What will unions on ‘no front’ do?
The government is expected to frequently quarrel with labor unions that were opposed to the constitutional amendment package. The unions have not made a statement about the results of the referendum, and it is still a mystery what kind of a stance they will adopt when Parliament starts to make changes to laws that concern the business world.
Changes to Article 53 of the Constitution will also bring changes to the Unions Law, the Social Security Law, the Law on Civil Servants’ Unions, the Economic Social Council Law, the TCK and the Collective Bargaining, Strike and Lockout Law — to repeal current laws on the right to collective bargaining and strikes. Because the right to collective bargaining will be given to retired persons, the relevant legislation will also be updated.
The establishment of an ombudsman system to be brought about via the amendment of Article 74 of the Constitution will mandate changes to the Law on Acquisition of Information, the Parliament bylaws and the laws on the Court of Accounts, the Supreme Court of Appeals and the Council of State. Meanwhile, Parliament bylaws will also have to be amended due to planned changes to Article 84 of the Constitution regarding the election and terms of office of members of Parliament.
Amendment on military-related laws
The proposed amendment to Article 125 of the Constitution in the constitutional amendment package seeks to open up a judicial path for those expelled from the military — by decision of the Supreme Military Council (YA?) — to appeal the decision. But this will require a scouring of the TCK, the Military Penal Code, the Law on Civil Servants, the Municipalities Law, the State Personnel Law, the Administrative Trial Methodology Law, the Law on Turkish Armed Forces (TSK) Personnel, the Gülhane Military Academy of Medicine (GATA) Law and the War Academies Law for sections that must be amended. In addition, the laws on the organization of the four force commands will also be reviewed.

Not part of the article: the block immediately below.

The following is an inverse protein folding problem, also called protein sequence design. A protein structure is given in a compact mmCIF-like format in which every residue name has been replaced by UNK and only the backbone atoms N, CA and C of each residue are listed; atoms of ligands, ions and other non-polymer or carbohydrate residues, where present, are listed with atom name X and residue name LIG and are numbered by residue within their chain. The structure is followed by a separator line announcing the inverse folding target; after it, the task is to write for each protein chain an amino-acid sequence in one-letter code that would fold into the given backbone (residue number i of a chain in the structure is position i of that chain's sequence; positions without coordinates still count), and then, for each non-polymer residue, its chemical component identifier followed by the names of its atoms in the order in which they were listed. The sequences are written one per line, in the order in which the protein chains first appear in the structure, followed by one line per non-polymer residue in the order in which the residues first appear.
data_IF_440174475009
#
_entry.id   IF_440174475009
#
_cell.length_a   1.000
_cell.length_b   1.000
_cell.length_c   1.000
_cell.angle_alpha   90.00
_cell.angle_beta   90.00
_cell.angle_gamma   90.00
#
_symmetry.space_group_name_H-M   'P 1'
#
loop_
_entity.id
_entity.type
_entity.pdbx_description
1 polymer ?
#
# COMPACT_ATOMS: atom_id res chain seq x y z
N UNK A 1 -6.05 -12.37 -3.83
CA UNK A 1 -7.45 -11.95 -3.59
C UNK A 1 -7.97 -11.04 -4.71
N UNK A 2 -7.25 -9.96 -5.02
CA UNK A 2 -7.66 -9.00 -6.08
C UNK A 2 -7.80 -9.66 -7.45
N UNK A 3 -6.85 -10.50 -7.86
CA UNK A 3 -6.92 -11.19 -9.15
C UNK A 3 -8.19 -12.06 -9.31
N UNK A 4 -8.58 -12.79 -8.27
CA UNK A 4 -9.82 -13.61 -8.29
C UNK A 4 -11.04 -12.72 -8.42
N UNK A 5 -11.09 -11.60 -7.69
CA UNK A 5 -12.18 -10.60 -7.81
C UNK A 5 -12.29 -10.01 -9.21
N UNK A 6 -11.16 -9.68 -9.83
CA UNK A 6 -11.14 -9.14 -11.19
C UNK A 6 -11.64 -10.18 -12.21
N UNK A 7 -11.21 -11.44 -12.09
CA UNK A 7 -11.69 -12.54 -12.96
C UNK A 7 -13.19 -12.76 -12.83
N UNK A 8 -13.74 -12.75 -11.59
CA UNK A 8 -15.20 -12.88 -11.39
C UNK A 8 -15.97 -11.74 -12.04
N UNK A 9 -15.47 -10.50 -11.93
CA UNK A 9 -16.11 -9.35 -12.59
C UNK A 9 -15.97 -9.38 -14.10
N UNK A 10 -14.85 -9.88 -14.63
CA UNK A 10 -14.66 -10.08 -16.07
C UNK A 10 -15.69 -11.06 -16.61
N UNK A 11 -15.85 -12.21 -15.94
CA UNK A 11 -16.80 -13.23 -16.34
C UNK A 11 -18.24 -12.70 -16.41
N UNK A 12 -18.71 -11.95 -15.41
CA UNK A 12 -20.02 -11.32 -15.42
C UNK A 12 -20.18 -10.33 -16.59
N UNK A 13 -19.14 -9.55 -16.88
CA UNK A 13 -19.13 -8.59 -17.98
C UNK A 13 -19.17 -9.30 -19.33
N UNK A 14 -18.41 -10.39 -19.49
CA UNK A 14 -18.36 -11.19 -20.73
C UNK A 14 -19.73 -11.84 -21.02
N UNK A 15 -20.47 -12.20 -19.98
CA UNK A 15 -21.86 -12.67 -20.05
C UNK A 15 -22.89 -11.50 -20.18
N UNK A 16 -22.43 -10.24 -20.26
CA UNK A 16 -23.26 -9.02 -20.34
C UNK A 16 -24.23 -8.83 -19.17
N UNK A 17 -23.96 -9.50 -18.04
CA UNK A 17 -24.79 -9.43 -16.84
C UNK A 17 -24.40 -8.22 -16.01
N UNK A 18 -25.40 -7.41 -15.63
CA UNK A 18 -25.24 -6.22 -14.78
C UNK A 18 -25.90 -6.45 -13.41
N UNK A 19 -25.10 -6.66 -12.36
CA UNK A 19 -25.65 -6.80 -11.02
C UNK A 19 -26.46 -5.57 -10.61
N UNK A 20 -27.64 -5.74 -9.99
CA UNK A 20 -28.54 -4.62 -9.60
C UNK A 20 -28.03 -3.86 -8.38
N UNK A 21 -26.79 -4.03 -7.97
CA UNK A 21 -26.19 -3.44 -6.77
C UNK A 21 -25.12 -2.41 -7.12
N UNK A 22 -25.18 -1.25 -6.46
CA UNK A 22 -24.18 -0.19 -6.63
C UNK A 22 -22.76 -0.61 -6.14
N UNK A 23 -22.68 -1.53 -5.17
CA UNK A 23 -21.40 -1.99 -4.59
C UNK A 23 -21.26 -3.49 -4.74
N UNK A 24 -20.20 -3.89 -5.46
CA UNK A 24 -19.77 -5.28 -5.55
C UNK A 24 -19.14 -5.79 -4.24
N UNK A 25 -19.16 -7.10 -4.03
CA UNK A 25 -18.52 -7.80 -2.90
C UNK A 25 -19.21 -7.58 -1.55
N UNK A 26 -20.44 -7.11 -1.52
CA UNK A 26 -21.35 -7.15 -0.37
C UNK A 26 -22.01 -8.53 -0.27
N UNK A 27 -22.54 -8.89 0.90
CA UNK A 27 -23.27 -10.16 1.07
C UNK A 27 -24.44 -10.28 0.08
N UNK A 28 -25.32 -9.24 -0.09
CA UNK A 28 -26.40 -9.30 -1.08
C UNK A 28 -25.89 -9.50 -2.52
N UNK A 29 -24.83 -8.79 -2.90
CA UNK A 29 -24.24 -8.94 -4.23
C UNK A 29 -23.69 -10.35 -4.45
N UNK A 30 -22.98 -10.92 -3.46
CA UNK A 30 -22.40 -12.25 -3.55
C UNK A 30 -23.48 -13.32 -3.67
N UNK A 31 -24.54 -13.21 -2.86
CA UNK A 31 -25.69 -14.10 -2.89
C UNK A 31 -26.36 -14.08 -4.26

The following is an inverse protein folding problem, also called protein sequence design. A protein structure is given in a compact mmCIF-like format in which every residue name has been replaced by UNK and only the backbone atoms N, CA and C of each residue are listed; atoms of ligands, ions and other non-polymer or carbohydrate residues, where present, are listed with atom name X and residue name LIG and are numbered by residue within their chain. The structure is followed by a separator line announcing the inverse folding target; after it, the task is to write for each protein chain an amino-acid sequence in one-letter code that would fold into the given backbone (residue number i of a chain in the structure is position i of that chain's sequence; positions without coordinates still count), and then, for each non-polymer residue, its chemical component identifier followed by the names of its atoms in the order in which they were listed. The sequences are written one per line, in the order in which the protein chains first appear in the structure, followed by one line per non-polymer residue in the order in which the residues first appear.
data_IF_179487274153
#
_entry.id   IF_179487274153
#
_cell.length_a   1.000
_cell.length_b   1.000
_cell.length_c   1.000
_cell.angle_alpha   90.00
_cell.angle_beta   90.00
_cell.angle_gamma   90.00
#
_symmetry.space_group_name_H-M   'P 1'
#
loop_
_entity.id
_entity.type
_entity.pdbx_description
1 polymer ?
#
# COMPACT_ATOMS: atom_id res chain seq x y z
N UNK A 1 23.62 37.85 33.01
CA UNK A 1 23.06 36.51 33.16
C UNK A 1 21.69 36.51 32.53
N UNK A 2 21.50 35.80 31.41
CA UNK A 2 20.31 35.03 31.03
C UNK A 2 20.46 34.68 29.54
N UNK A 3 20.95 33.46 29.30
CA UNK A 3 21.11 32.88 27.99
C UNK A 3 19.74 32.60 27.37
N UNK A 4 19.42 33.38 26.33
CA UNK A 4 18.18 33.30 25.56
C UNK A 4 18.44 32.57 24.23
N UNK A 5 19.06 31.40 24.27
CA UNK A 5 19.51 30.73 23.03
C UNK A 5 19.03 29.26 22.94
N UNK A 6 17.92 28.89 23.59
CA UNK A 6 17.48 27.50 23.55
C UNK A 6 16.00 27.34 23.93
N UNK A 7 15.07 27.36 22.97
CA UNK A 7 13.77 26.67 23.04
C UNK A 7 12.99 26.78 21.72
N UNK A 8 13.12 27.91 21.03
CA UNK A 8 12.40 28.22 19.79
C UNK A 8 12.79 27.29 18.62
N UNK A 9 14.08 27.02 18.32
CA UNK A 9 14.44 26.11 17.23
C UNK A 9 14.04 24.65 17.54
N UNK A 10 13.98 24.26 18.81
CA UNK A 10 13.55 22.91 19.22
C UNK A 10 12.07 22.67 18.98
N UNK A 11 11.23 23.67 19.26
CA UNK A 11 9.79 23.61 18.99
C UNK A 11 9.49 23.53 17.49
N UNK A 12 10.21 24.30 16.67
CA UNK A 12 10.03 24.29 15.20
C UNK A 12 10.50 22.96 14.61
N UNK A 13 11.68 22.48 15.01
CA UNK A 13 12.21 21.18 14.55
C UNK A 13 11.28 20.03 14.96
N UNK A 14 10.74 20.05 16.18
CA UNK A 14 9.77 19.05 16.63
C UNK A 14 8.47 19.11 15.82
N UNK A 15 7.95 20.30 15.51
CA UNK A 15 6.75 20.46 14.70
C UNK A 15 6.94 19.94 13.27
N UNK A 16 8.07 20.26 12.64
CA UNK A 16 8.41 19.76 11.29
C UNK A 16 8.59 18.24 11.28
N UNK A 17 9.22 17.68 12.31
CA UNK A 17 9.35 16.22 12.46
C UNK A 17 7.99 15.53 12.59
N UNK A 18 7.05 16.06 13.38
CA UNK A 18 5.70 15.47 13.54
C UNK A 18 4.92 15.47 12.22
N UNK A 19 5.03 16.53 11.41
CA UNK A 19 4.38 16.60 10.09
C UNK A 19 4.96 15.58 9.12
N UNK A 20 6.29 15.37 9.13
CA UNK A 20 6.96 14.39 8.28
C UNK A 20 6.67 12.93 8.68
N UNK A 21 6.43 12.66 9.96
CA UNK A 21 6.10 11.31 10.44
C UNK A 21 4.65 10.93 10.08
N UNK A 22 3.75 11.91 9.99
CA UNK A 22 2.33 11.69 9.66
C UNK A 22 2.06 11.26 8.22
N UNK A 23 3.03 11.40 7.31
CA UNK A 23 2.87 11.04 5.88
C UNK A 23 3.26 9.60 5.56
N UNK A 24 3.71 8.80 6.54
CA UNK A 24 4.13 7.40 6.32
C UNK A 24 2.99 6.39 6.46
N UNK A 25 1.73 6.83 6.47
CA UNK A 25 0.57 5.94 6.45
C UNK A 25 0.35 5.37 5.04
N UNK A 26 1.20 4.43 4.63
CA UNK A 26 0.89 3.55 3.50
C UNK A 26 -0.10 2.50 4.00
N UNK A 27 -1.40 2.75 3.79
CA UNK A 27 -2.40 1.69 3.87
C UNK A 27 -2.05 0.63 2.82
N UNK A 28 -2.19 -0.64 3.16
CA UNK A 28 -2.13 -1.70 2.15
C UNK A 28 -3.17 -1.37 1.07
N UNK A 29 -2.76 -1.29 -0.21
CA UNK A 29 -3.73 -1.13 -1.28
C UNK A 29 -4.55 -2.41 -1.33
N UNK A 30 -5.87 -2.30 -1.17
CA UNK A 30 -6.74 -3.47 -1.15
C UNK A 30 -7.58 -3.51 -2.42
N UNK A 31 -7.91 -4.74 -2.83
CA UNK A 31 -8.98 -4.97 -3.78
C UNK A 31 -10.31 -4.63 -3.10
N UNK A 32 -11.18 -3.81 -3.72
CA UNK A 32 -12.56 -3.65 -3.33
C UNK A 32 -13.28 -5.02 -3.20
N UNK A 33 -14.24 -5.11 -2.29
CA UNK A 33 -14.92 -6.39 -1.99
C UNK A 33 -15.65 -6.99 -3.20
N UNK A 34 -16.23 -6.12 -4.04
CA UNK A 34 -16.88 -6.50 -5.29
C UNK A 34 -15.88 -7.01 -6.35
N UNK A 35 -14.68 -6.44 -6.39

Meanwhile, the changes proposed to Article 145 of the Constitution aim to pave the way for bringing members of the military to trial in civilian courts when it comes to crimes committed outside the scope of their military duties. This change to one article of the Constitution will require amendments to nearly 20 laws, including the Military Penal Code, the Law on the Establishment and Trial Procedure of Military Courts, the TCK, the Law on Criminal Trial Procedure, the Law on Legal Trial Procedure, the GATA Law, the Law on the National Security Council (MGK), the Law Regarding the Establishment and Duties of Military Administrative Courts, the Military Appellate Court Law, the Military Judges Law, the TSK Internal Administration Law, the Law on the Duties and Authorities of the Office of the General Staff, the Law on War Academies and the Law on Mobilization and Wartime.
HSYK may take months to change
The amendment to Article 114 of the Constitution will spell change for the Law on the Supreme Board of Judges and Prosecutors (HSYK).
A change to the structure of the HSYK also requires changes to the Justice Ministry Organization Law, the Law on the Supreme Court of Appeals, the Law on the Council of State, the Attorney Law, the Notary Law, the Law on Criminal Trial Procedure, the Law on the Trial of Civil Servants and Other Public Employees and the Law on the Establishment, Jurisdiction and Duties of the Constitutional Court. Making these changes alone could take Parliament several months and lead to serious debates.